The American president’s visit before the visit

President Trump in his first 100 days of office showed that the United States and his presidency intend to have influence on foreign affairs from the White House. There was and will be symbolism and action. From the onset, there were frequent visits from foreign leaders. However welcoming others is not the same as visiting others.

So, this week President Donald Trump left his country for the first time after entering office as President of the United States of America. It was not to his neighbors Canada and Mexico; the first stops were not to his alliance partners in NATO or to major trading partners in Europe and the Far East.

The first stops were countries that host the three major Abrahamic (belief in one G-d) religions. Judaism (Israel), Christianity (Vatican) and Islam (Saudi Arabia). The intent of the visits show the strong beliefs of the President seen in his election campaign, the diverse religions in his family, and his intended foreign policy agenda

The visits to the Abrahamic religion countries starting with Saudi Arabia (May 20) highlight his close contacts with King Salman bin Abd Al-Aziz of Saudi Arabia, Israeli President Reuven Rivlin and Prime Minister Benjamin Netanyahu and President Mahmoud Abbas of the Palestinian Authority who all extended invites to Trump. Trump will also meet with Pope Francis at the Vatican to boost his domestic Christian support base. Only after these and not before will he attend a NATO meeting in Brussels on May 25 and a G7 meeting in Italy on May 26.

The first stop was to Saudi Arabia that is the custodian of the two holiest sites in Sunni Islam (Mecca and Medina). In addition to the large business deals cut and signed Trump went there in the hope of constructing a new foundation of cooperation and support with Muslim states aimed at combatting extremism, terrorism and violence both to fight ISIS and to further isolate Iran. During his visit, he made no mention of 9/11 or “Who blew up the World Trade Center – it was the Saudi”, human rights or democracy, but did condemn the oppression of women.

His message was clear after cutting deals of weapons of $110 billion aimed at providing Saudi Arabia with the full spectrum of capabilities and in supporting tens of thousands of jobs in the US defense industries. In his message Trump blamed Iran, Saudi Arabia’s rival in the region, for instability.

The weapons deal is directly aimed at Iran, as well as Sunni extremism such as ISIS and al-Qaeda and in combatting radicalism. Saudi Arabia is involved directly against Shia radicalism in Yemen and in Syria. In the larger picture the weapons are also aimed at Iranian activities in the region that include the arming and training of Shia militias in Iraq, the influence that Teheran exerts over the Iraqi government in Baghdad, the expansion of Hezbollah’s activities outside of Lebanon, and Iranian support of Houthi rebels in Yemen.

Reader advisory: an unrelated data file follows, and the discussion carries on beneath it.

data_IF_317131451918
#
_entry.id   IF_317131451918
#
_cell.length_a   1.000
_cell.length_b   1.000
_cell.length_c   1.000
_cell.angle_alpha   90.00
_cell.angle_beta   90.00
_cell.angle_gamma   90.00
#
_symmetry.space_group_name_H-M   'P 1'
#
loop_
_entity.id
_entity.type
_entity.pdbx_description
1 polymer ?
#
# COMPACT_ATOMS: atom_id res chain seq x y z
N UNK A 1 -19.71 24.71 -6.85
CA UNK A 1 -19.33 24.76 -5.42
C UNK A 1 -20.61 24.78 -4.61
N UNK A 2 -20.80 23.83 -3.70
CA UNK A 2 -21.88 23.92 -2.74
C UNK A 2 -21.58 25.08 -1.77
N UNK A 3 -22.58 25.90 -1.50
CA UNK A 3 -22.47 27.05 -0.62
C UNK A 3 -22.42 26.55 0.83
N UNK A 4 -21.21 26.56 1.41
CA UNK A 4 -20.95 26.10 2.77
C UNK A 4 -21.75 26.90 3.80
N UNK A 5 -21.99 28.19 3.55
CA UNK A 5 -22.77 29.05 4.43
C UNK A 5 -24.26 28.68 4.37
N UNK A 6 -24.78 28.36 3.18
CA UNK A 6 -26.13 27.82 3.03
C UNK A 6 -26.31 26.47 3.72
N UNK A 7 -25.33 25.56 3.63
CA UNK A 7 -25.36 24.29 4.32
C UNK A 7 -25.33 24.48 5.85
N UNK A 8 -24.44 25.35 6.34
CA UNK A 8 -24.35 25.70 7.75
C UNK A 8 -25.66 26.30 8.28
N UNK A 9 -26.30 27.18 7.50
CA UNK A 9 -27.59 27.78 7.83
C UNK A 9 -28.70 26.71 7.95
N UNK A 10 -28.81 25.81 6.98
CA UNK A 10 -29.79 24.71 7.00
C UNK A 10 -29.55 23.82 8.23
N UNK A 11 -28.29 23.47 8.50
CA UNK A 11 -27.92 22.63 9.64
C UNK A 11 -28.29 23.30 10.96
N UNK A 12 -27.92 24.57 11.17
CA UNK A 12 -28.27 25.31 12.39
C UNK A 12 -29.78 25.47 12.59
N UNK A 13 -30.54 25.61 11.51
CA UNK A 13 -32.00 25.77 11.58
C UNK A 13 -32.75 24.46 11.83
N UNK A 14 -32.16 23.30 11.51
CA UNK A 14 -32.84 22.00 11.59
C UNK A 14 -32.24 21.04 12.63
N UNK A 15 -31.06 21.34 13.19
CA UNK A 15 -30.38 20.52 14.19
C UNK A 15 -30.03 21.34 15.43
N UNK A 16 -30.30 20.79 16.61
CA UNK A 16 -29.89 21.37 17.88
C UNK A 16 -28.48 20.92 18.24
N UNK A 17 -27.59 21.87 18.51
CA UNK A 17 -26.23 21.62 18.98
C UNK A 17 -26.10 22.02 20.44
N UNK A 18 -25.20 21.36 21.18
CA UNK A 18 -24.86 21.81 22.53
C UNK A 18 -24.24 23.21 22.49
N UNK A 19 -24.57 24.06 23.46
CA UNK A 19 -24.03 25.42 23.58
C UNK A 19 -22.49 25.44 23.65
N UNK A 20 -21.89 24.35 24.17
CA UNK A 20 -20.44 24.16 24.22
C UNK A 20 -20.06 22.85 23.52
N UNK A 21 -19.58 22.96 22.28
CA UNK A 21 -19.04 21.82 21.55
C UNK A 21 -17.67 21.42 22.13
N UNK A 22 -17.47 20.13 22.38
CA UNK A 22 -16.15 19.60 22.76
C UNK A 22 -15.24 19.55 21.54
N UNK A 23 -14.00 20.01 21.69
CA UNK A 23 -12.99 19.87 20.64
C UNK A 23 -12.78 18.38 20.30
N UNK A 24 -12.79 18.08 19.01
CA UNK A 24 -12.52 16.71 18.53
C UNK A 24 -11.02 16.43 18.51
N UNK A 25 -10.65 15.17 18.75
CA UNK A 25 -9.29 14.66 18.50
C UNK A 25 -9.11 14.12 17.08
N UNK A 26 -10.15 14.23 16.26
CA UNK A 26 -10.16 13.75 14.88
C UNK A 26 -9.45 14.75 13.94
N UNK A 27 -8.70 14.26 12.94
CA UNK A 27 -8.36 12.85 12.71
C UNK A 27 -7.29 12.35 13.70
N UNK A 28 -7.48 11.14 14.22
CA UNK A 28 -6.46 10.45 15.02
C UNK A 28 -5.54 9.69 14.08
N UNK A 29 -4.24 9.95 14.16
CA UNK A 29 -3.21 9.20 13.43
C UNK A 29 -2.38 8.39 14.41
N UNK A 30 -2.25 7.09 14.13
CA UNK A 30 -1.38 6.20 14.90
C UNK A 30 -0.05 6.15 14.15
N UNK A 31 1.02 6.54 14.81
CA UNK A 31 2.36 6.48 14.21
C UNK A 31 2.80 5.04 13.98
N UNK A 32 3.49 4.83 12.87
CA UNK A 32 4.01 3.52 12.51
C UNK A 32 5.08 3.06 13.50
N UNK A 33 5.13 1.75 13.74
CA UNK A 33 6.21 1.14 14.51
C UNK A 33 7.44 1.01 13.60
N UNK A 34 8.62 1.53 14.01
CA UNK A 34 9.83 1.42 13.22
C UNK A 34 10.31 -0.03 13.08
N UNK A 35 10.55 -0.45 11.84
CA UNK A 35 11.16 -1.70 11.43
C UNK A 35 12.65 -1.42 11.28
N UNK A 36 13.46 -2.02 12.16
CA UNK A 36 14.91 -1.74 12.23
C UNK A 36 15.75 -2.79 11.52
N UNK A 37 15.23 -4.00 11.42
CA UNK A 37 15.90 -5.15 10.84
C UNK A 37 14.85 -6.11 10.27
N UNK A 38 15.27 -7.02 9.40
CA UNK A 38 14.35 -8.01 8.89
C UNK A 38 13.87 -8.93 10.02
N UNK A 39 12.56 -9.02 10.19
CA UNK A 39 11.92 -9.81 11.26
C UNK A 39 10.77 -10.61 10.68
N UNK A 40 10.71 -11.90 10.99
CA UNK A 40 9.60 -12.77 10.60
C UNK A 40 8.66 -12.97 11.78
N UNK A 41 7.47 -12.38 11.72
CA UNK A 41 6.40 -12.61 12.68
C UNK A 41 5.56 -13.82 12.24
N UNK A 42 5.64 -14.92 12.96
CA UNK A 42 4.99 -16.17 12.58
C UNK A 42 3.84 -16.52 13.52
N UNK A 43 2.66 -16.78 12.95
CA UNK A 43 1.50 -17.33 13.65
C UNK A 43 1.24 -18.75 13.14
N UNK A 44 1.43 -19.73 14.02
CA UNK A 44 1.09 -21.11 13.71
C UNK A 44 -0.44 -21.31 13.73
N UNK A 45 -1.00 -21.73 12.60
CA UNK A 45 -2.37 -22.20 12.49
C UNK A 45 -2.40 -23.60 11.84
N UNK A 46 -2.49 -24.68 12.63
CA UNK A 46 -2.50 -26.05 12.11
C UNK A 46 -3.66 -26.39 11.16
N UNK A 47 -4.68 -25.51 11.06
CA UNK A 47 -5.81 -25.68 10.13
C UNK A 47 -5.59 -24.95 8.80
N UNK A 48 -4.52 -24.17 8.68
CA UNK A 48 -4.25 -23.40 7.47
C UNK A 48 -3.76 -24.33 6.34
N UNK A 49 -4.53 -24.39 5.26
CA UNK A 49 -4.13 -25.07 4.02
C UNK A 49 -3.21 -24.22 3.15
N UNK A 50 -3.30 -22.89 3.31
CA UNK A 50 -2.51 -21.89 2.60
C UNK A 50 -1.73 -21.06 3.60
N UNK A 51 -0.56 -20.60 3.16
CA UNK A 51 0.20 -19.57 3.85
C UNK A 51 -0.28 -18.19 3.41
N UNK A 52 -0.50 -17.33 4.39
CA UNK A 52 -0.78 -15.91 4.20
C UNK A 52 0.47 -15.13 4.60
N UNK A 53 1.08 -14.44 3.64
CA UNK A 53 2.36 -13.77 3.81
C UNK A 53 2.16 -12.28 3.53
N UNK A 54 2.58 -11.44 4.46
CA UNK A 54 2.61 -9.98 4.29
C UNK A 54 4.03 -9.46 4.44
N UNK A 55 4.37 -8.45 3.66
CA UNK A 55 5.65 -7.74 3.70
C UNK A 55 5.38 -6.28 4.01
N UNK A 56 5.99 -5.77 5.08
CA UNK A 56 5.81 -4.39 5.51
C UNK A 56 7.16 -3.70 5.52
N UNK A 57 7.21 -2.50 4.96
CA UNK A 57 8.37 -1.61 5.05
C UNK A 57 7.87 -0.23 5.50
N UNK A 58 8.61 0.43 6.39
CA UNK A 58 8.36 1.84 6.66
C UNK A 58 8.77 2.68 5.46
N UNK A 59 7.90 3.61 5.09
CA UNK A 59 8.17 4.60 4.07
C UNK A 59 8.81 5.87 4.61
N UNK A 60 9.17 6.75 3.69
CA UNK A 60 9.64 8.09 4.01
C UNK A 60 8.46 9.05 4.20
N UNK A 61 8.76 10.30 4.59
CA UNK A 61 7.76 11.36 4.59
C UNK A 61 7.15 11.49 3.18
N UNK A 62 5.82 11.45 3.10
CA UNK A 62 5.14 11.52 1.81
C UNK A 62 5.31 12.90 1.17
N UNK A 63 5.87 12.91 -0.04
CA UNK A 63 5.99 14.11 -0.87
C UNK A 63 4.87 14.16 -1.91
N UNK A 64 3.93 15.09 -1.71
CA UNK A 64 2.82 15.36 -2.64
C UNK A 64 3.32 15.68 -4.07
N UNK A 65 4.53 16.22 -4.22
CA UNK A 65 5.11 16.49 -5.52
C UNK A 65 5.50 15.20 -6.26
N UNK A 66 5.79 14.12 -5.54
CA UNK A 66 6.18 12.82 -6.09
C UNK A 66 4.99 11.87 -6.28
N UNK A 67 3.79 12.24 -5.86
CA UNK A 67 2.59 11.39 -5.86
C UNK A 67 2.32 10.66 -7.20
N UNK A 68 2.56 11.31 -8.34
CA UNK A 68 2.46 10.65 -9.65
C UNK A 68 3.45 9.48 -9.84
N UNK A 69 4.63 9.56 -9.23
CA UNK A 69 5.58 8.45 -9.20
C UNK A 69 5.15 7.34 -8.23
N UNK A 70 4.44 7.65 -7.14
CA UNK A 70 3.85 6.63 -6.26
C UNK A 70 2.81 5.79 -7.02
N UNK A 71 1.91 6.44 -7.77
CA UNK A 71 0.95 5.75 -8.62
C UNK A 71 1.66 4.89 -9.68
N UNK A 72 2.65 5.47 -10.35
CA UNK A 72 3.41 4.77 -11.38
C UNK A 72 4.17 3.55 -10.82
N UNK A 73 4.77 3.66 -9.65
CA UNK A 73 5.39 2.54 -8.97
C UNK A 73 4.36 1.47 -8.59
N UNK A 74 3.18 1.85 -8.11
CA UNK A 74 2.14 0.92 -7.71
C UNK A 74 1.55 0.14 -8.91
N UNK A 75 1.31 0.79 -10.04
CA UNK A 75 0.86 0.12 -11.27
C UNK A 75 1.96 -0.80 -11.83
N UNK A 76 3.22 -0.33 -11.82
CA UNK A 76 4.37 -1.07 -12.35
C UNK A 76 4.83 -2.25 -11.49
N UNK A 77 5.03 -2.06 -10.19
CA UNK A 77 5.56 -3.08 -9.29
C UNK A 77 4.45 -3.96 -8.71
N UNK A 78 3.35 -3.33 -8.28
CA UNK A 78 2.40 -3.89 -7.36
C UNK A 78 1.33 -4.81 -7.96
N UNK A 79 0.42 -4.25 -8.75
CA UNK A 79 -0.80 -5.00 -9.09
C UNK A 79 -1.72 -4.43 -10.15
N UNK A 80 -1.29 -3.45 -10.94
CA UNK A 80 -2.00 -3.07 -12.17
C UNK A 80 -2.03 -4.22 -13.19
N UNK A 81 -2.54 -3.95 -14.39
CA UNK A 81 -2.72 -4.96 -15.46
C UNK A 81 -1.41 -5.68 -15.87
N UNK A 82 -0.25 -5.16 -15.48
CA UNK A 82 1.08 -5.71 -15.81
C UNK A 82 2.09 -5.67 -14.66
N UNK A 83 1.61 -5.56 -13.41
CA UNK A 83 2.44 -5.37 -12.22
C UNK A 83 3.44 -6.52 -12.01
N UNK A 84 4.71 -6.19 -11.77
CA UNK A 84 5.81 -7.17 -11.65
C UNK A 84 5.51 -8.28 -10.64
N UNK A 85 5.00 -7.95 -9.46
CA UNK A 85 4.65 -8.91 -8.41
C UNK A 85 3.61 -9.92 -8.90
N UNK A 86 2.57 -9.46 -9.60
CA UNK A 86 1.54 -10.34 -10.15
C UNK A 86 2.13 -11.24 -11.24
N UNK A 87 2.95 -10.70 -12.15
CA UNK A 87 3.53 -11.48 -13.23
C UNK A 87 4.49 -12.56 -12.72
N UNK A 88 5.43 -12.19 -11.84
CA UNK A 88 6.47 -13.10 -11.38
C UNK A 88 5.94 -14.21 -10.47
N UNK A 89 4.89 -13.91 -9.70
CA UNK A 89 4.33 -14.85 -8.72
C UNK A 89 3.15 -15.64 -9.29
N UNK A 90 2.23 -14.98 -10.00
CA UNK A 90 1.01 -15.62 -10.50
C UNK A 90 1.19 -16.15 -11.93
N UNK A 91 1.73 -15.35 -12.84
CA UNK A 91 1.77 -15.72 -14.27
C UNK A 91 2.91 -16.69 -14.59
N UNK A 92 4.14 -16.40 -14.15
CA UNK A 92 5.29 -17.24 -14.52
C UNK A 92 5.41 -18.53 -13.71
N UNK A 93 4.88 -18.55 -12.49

Trump’s visit to Saudi Arabia was not just to meet the Saudi King because he also convened leaders from 55 Muslim-majority countries to match them with Trump’s objectives. Trump’s message to them was clear “Drive out the terrorists”; that means striving to achieve Trump’s “America First” motto as being compatible with American leadership in the world.

In addressing the summit of the leaders from 55 Muslim-majority countries Trump was also given the opportunity to placate Muslims about his ban of Muslims entering the United States. He refrained from using his usual inflammatory language that usually includes “I think Islam hates us”. However, he did emphasize the need to honestly confront the crises of Islamic extremism and the Islamists and the Islamic terror of all kinds.

Saudi Arabia welcomed the visit because it realizes the challenges it has; and there is a similar feeling throughout the region. One of the important feelings stems from the former President Obama’s administration’s nuclear deal with Iran. Both Trump and the Saudi monarchy view this as providing a path to a nuclear weapon for Iran, as well as providing an umbrella for Iran’s continued funding of terrorism throughout the region.

Trump stressed that countries shouldn’t wait for American power to act; and was clearly referring to Iran for fueling sectarian conflict and in supporting President Assad in Syria. This repeated condemnation of Iran pleased other Persian Gulf leaders. Bahrain and the UAE especially see Iran as a major threat. At the back of American minds is also the Iranian supported group Hezbollah that bombed the US Marine barracks in Beirut (1983). During Trump’s visit America and six Gulf states announced a deal to coordinate efforts at cutting off sources of funding for extremist groups including ISIS.

It must also be said that accomplishing Middle East peace between Israel and the Palestinians cannot be achieved without Saudi Arabia and the other 55 Muslim-majority countries and this is also one of the things that Trump will to try to do during his presidency. So, after Saudi Arabia his next stop is to Israel, a visit that coincides with the 50th anniversary of the unification of Jerusalem during the 1967 Six Day War.

About the Author
Dr Glen Segell is Fellow at the Ezri Center for Iran & Persian Gulf Studies, University of Haifa.
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